The problem with 'Citizen Developer'

DISCLAIMER: I know this topic will be divisive, and I am not just saying what I am about to say to be deliberately controversial. There are many differing viewpoints on the 'low-code' is the only option, this is just mine.

Before you start, please read the disclaimer above. Done? OK, lets start.

So, for anyone who knows me, I am a hacker, a tinkerer, someone who can’t stand the thought of not knowing how something works in detail. This lead me to me starting coding for fun at the age of about 14 and I’ve never really stopped. I have never (apart from a period of about 12 months in 2014-15) been a full time programmer as my profession, but I’ve always done it as a hobby. Anything you’ve seen on this blog has been done for fun and mostly stemmed from curiosity.

I want people, lots of people, to be involved with technology. It’s why I read the Hello Ruby books with my 4 year-old daughter, it’s why I mentor at Get Coding MK (though I don’t organise it, props for that go to @LaylaCodesIt), it’s something I really care about.

So I should be behind this move towards this concept of a Citizen Developer then, right? I want people to feel empowered by technology and break down the barriers of complexity that application code creates? Power to the people!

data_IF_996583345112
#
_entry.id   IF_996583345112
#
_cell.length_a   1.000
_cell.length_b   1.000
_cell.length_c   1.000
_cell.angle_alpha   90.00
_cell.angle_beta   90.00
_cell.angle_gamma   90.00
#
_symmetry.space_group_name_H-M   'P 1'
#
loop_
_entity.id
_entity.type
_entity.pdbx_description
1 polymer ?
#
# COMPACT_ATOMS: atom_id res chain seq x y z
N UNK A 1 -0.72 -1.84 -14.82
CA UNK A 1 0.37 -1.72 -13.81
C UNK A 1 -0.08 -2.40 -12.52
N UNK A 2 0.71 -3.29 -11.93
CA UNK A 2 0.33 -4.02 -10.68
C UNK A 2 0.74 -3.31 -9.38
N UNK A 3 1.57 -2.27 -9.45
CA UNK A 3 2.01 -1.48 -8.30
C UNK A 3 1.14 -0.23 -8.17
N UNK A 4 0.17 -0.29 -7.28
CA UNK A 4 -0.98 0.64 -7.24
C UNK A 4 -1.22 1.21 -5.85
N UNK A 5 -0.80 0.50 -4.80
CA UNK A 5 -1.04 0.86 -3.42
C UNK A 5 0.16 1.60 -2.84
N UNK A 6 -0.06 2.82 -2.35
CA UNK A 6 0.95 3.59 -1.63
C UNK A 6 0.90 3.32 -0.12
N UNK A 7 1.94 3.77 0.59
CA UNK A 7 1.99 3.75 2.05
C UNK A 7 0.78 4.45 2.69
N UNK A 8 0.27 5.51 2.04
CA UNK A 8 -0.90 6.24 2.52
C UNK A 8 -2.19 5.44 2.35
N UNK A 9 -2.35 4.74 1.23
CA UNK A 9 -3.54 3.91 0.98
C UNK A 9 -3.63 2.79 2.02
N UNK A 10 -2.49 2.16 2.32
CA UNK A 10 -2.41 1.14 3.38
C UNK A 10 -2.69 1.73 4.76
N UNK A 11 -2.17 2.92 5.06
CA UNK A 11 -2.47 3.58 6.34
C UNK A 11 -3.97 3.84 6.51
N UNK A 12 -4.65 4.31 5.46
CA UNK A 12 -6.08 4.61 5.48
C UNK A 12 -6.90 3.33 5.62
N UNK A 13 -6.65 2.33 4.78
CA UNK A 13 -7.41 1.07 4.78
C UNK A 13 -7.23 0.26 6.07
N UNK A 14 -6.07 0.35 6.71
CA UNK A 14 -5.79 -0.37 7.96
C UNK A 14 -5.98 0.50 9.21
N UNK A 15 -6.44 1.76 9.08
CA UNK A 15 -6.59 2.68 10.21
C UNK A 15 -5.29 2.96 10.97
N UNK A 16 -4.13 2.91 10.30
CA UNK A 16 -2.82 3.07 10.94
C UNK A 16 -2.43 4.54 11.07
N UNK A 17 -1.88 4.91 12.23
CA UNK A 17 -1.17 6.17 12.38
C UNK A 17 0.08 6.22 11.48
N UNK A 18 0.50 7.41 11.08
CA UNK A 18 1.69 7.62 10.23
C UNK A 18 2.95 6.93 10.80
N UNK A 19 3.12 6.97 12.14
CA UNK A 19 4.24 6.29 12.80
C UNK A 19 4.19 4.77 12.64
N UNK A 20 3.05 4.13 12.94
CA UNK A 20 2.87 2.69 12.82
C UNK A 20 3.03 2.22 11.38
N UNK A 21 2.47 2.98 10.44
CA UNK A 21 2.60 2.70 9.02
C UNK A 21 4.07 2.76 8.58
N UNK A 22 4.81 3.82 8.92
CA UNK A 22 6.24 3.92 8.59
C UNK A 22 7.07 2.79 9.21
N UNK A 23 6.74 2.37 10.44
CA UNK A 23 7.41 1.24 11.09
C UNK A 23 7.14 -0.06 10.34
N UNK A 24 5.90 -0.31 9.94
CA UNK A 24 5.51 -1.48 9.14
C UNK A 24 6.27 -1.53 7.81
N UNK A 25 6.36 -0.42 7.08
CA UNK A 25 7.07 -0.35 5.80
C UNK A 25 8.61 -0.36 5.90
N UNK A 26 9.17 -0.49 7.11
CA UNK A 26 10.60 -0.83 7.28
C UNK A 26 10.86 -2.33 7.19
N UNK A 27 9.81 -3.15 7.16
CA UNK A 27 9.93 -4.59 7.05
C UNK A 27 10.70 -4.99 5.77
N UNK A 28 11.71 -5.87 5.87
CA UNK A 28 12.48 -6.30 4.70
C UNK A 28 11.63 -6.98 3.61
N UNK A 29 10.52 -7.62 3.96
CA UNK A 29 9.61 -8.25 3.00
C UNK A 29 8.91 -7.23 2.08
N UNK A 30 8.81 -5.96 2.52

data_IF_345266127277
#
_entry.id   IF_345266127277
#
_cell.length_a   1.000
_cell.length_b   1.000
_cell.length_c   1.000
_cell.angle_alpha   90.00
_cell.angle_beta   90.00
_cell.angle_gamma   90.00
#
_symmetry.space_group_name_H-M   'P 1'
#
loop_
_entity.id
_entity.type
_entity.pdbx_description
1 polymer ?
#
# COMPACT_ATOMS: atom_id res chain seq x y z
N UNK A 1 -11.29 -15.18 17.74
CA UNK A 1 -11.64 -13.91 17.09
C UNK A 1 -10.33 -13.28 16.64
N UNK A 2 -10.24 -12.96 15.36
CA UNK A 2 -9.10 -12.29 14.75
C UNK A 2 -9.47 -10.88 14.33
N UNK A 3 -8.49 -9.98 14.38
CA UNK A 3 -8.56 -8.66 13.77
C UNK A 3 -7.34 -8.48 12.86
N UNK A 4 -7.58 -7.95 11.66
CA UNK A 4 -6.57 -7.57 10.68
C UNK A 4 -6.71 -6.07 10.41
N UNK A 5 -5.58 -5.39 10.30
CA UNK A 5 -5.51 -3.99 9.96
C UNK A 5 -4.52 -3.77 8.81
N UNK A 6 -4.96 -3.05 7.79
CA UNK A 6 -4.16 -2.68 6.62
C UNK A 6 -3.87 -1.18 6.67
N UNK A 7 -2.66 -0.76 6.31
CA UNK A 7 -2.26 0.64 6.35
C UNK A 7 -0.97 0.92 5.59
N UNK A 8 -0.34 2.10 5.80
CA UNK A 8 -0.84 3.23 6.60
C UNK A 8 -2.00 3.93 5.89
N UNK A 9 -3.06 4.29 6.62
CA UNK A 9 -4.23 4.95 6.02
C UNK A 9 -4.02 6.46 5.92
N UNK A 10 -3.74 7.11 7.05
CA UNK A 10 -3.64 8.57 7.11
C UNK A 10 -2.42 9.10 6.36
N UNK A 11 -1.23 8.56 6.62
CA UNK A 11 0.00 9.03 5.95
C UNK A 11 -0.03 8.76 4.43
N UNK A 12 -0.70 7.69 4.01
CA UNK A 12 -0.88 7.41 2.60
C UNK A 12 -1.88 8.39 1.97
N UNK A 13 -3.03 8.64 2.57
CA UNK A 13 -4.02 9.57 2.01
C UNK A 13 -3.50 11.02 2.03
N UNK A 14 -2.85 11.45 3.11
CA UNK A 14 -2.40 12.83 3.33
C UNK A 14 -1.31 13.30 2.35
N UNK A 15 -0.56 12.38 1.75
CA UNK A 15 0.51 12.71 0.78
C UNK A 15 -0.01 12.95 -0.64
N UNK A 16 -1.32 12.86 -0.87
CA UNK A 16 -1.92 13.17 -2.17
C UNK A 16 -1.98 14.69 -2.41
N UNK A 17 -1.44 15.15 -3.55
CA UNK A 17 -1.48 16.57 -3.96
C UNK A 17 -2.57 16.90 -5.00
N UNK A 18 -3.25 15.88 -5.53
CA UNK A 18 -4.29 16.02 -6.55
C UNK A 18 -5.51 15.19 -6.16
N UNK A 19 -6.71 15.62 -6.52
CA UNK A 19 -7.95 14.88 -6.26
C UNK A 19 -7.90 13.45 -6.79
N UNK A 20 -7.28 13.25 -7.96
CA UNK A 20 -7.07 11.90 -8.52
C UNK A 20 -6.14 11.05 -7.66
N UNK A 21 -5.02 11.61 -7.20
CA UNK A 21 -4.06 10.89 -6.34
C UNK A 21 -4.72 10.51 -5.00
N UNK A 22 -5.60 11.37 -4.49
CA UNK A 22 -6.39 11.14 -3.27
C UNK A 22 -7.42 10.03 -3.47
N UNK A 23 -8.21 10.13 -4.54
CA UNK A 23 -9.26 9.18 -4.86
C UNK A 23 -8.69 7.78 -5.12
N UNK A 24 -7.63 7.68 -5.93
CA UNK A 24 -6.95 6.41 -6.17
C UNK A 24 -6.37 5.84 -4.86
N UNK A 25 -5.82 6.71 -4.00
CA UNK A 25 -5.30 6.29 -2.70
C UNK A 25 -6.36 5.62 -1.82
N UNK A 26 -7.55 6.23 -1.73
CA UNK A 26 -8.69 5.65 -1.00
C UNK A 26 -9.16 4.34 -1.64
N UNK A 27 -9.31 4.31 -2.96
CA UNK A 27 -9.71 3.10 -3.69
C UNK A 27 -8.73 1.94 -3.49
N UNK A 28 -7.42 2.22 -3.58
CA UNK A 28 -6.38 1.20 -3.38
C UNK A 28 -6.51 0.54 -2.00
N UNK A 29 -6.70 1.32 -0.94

Well yes, I do. But I am worried this can often introduce problems that people don’t really think about. Which is what I want to discuss here today.

Art and Engineering

So much of what we do when we develop products and services using technology is based on our creativity. We find new and cool ways of solving problems every day. But we are also engineers. We apply rigour to our designs to make sure they are feasible and long lasting, making sure they’re really up to the job.

Things like the Power Platform allows everyone to create things much more easily, all you need is a login and a browser and you’re away!

It’s sort of like the Hello World! of low-code/no-code, but you’re already way ahead of the curve.

The issue is, that when developers like me were one step away from Hello World. we were writing, really, really, bad code. We hadn’t heard of things like the SOLID principles, and dependency management and concurrency or thread-safety. But our stuff worked. Well, I say it worked, it functionally worked but was plagued with performance and maintainability issues, but we were juniors so it didn’t matter.

Over the years I’ve done projects where these things have become gotchyas, and now from the outside anything I create will be much better engineered, so I know that when I am gone the system will be performant, understood and build to defined standards.

Any software I built could also be rigorously unit tested, and would be designed from the outset so that I could be tested. This means employing decomposition skills, as by design any software component that is loosely coupled to it’s dependencies, is easier to test independently. This is incredibly difficult to do on a low-code/no-code platform, as you don’t control everything; there are many parts that may move, whether you want them to or not.

Infinite Generality

Low-code/no-code platforms migrate (not remove, see this post) some of this complexity but at a cost. They do not allow infinite generality in your software design.

I have seen, from experience, what this leads to:

Hacks, Workarounds, Design by Convention.